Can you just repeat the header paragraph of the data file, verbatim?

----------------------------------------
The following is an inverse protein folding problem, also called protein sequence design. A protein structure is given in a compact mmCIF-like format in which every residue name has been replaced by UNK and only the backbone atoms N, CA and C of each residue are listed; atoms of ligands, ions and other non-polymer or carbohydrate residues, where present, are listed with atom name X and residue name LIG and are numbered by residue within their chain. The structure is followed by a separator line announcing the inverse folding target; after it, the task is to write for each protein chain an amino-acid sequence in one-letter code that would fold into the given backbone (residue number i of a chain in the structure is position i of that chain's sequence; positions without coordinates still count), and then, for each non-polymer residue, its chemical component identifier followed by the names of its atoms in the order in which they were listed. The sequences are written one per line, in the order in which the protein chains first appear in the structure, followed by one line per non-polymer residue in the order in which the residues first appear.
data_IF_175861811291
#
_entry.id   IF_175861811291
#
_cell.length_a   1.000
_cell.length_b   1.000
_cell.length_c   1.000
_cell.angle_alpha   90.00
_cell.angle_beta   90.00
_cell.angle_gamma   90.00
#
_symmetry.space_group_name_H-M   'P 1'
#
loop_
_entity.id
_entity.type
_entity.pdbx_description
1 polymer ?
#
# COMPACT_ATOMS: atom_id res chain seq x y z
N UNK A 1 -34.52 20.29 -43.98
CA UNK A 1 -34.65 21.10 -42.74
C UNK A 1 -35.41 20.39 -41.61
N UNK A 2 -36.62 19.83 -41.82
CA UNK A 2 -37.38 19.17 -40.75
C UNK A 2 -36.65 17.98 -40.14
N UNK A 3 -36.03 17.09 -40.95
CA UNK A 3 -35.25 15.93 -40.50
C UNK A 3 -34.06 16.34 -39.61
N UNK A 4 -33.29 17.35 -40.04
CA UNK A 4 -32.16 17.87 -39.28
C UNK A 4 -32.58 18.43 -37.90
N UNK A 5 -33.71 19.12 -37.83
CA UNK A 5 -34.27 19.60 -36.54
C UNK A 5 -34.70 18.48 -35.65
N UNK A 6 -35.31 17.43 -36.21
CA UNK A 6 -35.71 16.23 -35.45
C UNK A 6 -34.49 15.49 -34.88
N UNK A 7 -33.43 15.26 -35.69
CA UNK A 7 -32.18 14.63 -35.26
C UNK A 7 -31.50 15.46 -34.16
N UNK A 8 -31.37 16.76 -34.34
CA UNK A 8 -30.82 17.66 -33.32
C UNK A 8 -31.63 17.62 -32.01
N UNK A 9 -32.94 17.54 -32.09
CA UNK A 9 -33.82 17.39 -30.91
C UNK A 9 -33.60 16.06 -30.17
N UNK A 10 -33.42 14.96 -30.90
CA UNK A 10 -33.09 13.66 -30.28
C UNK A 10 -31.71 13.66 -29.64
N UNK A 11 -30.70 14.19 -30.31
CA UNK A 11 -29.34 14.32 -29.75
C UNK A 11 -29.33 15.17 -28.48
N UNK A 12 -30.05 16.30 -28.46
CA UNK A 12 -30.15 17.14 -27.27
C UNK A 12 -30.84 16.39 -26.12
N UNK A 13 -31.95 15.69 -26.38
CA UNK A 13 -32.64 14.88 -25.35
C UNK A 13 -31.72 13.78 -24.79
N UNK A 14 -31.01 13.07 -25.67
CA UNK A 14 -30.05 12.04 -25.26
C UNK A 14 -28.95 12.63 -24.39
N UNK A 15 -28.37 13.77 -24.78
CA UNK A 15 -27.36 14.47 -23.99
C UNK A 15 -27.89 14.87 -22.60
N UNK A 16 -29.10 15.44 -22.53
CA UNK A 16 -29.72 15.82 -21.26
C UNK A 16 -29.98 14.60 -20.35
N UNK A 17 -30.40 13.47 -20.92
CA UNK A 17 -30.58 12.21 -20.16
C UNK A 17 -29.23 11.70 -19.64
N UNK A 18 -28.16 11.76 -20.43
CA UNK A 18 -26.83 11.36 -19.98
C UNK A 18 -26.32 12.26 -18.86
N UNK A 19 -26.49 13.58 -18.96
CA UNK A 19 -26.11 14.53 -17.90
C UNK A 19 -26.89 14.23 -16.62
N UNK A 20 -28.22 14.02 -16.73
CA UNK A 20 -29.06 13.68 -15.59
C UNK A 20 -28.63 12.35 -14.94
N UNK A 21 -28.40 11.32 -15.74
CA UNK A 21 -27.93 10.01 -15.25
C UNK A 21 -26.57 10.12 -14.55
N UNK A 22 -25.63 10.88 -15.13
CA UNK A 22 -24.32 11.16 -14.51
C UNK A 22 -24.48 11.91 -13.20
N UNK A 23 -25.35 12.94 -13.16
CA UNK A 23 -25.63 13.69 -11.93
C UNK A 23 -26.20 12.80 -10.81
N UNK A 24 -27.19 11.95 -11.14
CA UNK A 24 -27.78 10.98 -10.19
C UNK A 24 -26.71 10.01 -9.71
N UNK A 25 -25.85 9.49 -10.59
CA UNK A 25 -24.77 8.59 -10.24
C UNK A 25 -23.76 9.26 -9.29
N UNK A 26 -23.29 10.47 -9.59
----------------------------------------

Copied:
The following is an inverse protein folding problem, also called protein sequence design. A protein structure is given in a compact mmCIF-like format in which every residue name has been replaced by UNK and only the backbone atoms N, CA and C of each residue are listed; atoms of ligands, ions and other non-polymer or carbohydrate residues, where present, are listed with atom name X and residue name LIG and are numbered by residue within their chain. The structure is followed by a separator line announcing the inverse folding target; after it, the task is to write for each protein chain an amino-acid sequence in one-letter code that would fold into the given backbone (residue number i of a chain in the structure is position i of that chain's sequence; positions without coordinates still count), and then, for each non-polymer residue, its chemical component identifier followed by the names of its atoms in the order in which they were listed. The sequences are written one per line, in the order in which the protein chains first appear in the structure, followed by one line per non-polymer residue in the order in which the residues first appear.